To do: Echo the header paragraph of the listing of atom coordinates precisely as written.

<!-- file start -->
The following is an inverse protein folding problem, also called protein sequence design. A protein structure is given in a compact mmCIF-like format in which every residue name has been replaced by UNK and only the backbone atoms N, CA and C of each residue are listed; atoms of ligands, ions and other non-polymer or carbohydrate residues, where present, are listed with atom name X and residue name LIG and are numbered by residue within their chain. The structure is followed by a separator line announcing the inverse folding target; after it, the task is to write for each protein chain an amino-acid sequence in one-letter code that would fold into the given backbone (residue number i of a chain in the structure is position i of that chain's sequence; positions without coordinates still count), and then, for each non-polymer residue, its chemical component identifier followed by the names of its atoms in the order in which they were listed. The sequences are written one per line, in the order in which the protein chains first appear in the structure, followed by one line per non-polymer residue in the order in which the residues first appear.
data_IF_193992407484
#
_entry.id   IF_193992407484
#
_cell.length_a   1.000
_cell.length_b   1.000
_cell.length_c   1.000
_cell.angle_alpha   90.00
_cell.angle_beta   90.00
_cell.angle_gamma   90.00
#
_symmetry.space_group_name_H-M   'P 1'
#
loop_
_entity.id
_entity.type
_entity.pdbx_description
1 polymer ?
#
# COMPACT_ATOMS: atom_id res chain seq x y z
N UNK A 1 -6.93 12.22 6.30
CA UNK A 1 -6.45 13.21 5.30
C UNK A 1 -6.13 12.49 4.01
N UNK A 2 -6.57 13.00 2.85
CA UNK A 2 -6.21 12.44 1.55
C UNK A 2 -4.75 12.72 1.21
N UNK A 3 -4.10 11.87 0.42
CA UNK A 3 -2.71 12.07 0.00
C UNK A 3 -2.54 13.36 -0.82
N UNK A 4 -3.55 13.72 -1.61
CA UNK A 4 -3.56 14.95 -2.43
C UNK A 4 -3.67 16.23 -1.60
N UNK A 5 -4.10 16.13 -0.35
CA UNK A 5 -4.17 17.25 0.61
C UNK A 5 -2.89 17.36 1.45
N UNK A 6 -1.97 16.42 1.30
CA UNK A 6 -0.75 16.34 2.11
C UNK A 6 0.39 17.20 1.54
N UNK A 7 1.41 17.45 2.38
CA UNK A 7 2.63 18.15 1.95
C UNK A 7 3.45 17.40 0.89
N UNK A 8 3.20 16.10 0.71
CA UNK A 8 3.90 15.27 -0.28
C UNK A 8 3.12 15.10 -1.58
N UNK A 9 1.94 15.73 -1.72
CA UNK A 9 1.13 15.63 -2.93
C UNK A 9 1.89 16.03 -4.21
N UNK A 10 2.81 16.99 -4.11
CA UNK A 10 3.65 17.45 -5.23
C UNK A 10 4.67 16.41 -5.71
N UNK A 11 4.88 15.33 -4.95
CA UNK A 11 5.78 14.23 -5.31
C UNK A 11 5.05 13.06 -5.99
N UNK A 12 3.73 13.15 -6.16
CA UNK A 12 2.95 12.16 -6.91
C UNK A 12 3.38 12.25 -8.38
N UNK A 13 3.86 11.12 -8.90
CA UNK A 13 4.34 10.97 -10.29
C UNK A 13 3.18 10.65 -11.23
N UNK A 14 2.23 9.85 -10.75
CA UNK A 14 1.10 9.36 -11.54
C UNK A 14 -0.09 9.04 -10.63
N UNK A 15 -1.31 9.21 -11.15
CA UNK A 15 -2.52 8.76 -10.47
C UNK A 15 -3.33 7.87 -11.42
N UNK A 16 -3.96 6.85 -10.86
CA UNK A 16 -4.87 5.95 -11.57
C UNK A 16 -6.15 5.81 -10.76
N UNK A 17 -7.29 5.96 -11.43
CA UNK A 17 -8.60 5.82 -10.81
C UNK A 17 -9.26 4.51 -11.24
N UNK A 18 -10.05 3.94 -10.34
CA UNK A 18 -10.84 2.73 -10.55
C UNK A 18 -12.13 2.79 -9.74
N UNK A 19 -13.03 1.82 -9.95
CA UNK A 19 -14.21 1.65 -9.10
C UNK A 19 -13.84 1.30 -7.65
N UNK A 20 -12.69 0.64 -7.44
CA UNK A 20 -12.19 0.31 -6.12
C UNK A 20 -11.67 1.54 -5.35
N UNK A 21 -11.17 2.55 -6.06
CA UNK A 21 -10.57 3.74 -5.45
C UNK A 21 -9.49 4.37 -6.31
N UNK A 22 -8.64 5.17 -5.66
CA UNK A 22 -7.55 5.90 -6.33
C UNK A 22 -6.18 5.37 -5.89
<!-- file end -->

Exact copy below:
The following is an inverse protein folding problem, also called protein sequence design. A protein structure is given in a compact mmCIF-like format in which every residue name has been replaced by UNK and only the backbone atoms N, CA and C of each residue are listed; atoms of ligands, ions and other non-polymer or carbohydrate residues, where present, are listed with atom name X and residue name LIG and are numbered by residue within their chain. The structure is followed by a separator line announcing the inverse folding target; after it, the task is to write for each protein chain an amino-acid sequence in one-letter code that would fold into the given backbone (residue number i of a chain in the structure is position i of that chain's sequence; positions without coordinates still count), and then, for each non-polymer residue, its chemical component identifier followed by the names of its atoms in the order in which they were listed. The sequences are written one per line, in the order in which the protein chains first appear in the structure, followed by one line per non-polymer residue in the order in which the residues first appear.